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Identification of fetal anomalies or accidents of gestation can not be done in a practical manner during gestation without the use of diagnostic ultrasound, and is one of many examples that demonstrate the superiority of reproductive ultrasound over manual palpation and other manners of pregnancy diagnosis in cattle.
This week we have showcased some of the more common disorders seen in the bovine fetus.
For the last nine years, I’ve been proud to work for E.I. Medical Imaging. I’m proud of the tiny but innovative staff that we employ. I’m proud of our dedication to our customers and our investment in developing new and cutting-edge technologies from our small facility in Colorado. I’m proud that we’ve kept the vast majority of our design and manufacturing in the U.S. when it would have been so much easier to outsource everything. I’m proud of the name that we’ve made for ourselves by responding to our customers’ needs over our 30-some years in the veterinary ultrasound industry.
But today, while we as a global community face a new challenge in the wake of the COVID-19 pandemic, I wanted to take a minute and let you know how proud we are of you. Our customer base is made up of animal health experts whose expertise serves us all during this crisis, and many of you are working tirelessly to mitigate the effects of the virus while much of the world retreats into a necessary hibernation.
Discovery of rectal palpation to distinguish features and structures of the female reproductive tract dates back to the 1800’s.
Since then, there has been widespread adoption of this technique as a reproductive tool in the veterinary field to determine various aspects of the cow’s reproductive status. Such aspects pertaining to palpation include uterine manipulation for determining pregnancy status, palpation of ovaries for presence of ovarian structures (i.e. corpus luteum and follicles), and diagnosis of reproductive abnormalities such as abscesses, adhesions, ovarian cysts, etc…
Are you still sitting on the fence, trying to decide whether to invest in an IBEX® portable ultrasound? Fertility Management is about timing and decision making. Proper management techniques can ultimately save a farm or dairy operation money. Can you make decisions with inaccurate information or untimely information?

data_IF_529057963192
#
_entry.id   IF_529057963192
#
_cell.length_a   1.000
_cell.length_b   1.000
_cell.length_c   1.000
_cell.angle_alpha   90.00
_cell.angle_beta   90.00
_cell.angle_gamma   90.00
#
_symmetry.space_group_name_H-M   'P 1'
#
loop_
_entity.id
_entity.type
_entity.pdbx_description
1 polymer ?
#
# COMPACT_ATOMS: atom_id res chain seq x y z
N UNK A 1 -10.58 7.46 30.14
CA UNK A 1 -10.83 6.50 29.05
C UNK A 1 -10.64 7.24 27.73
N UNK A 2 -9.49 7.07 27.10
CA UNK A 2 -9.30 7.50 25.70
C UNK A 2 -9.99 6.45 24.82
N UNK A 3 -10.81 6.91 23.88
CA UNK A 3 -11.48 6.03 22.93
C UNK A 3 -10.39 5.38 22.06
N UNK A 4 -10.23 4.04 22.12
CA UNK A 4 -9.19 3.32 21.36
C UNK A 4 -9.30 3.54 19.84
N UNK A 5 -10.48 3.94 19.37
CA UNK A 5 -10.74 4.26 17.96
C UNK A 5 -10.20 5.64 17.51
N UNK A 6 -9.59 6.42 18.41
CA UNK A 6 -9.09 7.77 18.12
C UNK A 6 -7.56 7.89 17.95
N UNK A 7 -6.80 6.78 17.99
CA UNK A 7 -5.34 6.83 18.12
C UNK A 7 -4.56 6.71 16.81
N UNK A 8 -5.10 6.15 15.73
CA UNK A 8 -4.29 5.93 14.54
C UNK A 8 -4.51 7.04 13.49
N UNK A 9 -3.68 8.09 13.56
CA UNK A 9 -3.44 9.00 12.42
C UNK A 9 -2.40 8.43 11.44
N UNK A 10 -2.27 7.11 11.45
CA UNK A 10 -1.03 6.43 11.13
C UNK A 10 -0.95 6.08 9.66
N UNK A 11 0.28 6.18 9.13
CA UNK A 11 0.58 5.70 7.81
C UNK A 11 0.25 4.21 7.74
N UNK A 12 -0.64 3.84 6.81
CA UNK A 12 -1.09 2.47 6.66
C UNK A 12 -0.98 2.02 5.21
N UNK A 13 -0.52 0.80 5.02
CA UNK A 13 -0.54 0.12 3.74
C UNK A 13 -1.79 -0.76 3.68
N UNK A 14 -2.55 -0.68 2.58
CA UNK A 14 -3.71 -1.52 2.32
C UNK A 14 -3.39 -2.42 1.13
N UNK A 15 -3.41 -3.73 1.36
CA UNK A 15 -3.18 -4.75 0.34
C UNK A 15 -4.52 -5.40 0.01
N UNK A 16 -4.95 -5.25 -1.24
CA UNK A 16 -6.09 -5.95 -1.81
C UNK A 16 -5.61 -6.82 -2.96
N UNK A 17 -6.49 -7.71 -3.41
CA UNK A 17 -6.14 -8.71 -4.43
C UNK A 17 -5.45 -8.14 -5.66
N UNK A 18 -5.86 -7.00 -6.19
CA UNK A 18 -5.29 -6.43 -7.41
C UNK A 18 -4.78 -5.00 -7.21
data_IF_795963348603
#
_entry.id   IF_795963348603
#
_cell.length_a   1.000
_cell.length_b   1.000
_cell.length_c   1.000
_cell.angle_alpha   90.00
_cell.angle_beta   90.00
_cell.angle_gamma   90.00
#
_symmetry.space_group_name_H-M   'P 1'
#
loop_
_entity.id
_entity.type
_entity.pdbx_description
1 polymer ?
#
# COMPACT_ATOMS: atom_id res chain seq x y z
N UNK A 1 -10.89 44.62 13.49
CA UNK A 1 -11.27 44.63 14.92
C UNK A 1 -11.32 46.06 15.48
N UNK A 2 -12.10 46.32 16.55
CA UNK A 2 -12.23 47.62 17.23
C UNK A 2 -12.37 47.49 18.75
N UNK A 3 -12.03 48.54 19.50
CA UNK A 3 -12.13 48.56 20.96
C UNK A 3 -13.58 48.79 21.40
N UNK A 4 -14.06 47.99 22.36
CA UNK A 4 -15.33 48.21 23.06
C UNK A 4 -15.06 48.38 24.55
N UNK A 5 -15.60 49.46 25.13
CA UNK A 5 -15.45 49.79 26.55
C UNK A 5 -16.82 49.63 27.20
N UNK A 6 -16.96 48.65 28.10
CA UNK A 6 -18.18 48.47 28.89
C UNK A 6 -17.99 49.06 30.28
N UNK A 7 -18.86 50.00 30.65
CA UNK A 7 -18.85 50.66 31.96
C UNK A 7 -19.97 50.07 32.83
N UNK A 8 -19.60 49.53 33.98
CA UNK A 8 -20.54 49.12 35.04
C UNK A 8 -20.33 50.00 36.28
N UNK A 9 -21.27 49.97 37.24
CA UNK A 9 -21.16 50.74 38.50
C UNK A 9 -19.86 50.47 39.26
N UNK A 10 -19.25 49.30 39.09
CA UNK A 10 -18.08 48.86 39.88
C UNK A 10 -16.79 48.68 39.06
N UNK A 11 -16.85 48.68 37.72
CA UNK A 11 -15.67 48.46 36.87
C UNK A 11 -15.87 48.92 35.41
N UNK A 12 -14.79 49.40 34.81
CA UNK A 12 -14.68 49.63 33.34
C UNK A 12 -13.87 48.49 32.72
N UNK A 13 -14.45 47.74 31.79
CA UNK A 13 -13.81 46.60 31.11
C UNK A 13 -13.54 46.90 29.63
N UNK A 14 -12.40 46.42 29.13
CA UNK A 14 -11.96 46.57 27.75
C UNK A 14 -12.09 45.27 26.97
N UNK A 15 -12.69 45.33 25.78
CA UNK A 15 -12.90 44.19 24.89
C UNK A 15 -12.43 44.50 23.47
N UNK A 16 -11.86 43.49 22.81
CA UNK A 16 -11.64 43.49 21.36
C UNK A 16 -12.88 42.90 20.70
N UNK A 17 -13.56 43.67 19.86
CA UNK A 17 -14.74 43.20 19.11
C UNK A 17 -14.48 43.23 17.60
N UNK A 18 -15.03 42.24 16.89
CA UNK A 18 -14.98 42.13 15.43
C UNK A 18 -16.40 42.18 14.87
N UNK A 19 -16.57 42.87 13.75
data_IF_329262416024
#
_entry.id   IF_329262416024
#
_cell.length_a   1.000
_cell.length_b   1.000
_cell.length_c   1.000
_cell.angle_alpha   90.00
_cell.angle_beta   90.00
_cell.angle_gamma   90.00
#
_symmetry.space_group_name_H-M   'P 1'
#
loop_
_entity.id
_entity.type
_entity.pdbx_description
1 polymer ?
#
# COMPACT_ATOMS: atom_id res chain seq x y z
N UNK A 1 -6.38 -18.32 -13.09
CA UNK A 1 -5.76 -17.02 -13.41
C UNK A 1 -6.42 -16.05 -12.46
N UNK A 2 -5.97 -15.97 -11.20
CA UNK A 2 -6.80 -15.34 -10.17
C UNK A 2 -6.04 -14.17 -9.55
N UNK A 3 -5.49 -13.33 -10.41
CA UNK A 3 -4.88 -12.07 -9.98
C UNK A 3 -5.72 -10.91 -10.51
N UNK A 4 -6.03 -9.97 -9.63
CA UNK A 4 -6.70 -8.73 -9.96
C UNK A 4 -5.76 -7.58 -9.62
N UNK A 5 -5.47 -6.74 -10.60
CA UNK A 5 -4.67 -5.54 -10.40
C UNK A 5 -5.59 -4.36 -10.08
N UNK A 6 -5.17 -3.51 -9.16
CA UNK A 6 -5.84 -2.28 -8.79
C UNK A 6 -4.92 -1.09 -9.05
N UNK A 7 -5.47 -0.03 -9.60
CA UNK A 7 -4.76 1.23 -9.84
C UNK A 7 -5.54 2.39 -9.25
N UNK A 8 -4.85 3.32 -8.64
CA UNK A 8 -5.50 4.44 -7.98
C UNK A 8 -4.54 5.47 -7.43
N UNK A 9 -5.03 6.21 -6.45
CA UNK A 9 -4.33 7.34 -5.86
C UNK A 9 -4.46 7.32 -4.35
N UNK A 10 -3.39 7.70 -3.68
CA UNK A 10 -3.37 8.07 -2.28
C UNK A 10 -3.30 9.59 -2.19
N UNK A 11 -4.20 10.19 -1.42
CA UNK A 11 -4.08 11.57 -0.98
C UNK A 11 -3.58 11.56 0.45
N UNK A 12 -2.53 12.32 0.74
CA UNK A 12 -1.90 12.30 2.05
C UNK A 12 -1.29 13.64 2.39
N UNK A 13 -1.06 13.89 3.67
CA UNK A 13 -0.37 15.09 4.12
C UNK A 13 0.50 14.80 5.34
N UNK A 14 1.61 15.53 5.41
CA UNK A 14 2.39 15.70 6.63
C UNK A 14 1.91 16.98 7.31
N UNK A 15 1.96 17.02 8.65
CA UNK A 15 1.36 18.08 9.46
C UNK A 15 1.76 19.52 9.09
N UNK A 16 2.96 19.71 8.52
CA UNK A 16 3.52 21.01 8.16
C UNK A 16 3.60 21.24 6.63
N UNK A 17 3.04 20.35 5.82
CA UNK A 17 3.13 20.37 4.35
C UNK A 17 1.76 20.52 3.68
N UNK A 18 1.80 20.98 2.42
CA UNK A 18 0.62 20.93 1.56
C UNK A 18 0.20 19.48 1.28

Many fertility managers use blood testing for for their management of their herd. We can provide a better alternative to blood testing your animals. If you do any fertility management work on farms, you should think about the following three reasons ultrasounds are superior to blood tests.
This interview was originally published in 2013 but still relevant today!
I had the pleasure of visiting with beef veterinarian Dr. Paul Chard in Brush, Colorado today about why he invested in portable ultrasound and how he feels it helps his practice be more profitable and provide better services to his beef herd customers.
With summer heating up, we wanted to share some very impressive special pricing to help you beat the heat.
During the summer months we like to clear out some of our inventory—both new and demo gear that we have in stock. This year we are offering pricing never seen before on our most popular ultrasound products.
Written by Glenn Selk, PhD. Beef Cattle Specialist Emeritus with the Oklahoma Cooperative Extension Service.
Now we have another good excuse to cull cows due to bad temperament. Producers that routinely breed cows artificially realize that cows that are unruly and nervous are less likely to conceive to artificial insemination. Presumably, the lowered conception rates were because they have been stressed as they are passed through the working facilities and restrained while being synchronized and inseminated. Research trials indicate, even in the serenity of a natural breeding pasture, cows with bad dispositions are less likely to conceive when mated with bulls.